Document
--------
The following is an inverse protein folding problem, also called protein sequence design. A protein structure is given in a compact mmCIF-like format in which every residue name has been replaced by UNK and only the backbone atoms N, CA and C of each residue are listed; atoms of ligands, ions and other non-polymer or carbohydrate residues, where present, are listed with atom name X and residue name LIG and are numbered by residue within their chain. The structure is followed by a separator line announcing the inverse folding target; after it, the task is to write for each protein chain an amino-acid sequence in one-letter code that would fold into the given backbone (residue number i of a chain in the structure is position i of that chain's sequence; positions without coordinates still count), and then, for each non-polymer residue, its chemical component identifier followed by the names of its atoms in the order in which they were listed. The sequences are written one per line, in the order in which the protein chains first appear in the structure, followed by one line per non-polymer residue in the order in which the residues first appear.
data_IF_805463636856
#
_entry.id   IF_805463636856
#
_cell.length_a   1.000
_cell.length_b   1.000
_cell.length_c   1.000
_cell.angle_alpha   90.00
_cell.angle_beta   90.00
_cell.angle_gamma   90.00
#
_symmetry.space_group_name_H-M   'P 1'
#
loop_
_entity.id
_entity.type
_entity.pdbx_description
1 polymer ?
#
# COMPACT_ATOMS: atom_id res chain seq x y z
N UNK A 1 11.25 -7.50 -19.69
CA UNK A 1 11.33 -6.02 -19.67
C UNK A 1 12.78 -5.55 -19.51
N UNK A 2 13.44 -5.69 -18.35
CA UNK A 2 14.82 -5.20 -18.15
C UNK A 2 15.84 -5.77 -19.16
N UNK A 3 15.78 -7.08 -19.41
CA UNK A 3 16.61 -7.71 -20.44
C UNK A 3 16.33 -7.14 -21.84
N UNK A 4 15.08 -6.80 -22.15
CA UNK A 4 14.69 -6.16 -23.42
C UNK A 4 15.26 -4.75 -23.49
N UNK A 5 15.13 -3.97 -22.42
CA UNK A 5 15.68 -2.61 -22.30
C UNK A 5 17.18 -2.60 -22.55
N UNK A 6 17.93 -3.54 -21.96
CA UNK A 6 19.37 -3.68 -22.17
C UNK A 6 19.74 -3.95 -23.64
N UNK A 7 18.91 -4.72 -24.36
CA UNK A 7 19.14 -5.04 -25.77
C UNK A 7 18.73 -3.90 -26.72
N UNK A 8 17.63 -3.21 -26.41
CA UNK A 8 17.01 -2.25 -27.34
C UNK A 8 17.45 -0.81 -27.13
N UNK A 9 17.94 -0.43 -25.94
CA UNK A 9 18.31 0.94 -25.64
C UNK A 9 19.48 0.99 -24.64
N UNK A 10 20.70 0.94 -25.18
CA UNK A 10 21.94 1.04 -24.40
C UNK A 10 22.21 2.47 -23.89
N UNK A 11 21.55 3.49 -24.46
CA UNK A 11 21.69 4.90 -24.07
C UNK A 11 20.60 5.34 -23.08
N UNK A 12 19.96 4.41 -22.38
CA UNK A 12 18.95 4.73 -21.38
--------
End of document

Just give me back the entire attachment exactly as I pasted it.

The following is an inverse protein folding problem, also called protein sequence design. A protein structure is given in a compact mmCIF-like format in which every residue name has been replaced by UNK and only the backbone atoms N, CA and C of each residue are listed; atoms of ligands, ions and other non-polymer or carbohydrate residues, where present, are listed with atom name X and residue name LIG and are numbered by residue within their chain. The structure is followed by a separator line announcing the inverse folding target; after it, the task is to write for each protein chain an amino-acid sequence in one-letter code that would fold into the given backbone (residue number i of a chain in the structure is position i of that chain's sequence; positions without coordinates still count), and then, for each non-polymer residue, its chemical component identifier followed by the names of its atoms in the order in which they were listed. The sequences are written one per line, in the order in which the protein chains first appear in the structure, followed by one line per non-polymer residue in the order in which the residues first appear.
data_IF_805463636856
#
_entry.id   IF_805463636856
#
_cell.length_a   1.000
_cell.length_b   1.000
_cell.length_c   1.000
_cell.angle_alpha   90.00
_cell.angle_beta   90.00
_cell.angle_gamma   90.00
#
_symmetry.space_group_name_H-M   'P 1'
#
loop_
_entity.id
_entity.type
_entity.pdbx_description
1 polymer ?
#
# COMPACT_ATOMS: atom_id res chain seq x y z
N UNK A 1 11.25 -7.50 -19.69
CA UNK A 1 11.33 -6.02 -19.67
C UNK A 1 12.78 -5.55 -19.51
N UNK A 2 13.44 -5.69 -18.35
CA UNK A 2 14.82 -5.20 -18.15
C UNK A 2 15.84 -5.77 -19.16
N UNK A 3 15.78 -7.08 -19.41
CA UNK A 3 16.61 -7.71 -20.44
C UNK A 3 16.33 -7.14 -21.84
N UNK A 4 15.08 -6.80 -22.15
CA UNK A 4 14.69 -6.16 -23.42
C UNK A 4 15.26 -4.75 -23.49
N UNK A 5 15.13 -3.97 -22.42
CA UNK A 5 15.68 -2.61 -22.30
C UNK A 5 17.18 -2.60 -22.55
N UNK A 6 17.93 -3.54 -21.96
CA UNK A 6 19.37 -3.68 -22.17
C UNK A 6 19.74 -3.95 -23.64
N UNK A 7 18.91 -4.72 -24.36
CA UNK A 7 19.14 -5.04 -25.77
C UNK A 7 18.73 -3.90 -26.72
N UNK A 8 17.63 -3.21 -26.41
CA UNK A 8 17.01 -2.25 -27.34
C UNK A 8 17.45 -0.81 -27.13
N UNK A 9 17.94 -0.43 -25.94
CA UNK A 9 18.31 0.94 -25.64
C UNK A 9 19.48 0.99 -24.64
N UNK A 10 20.70 0.94 -25.18
CA UNK A 10 21.94 1.04 -24.40
C UNK A 10 22.21 2.47 -23.89
N UNK A 11 21.55 3.49 -24.46
CA UNK A 11 21.69 4.90 -24.07
C UNK A 11 20.60 5.34 -23.08
N UNK A 12 19.96 4.41 -22.38
CA UNK A 12 18.95 4.73 -21.38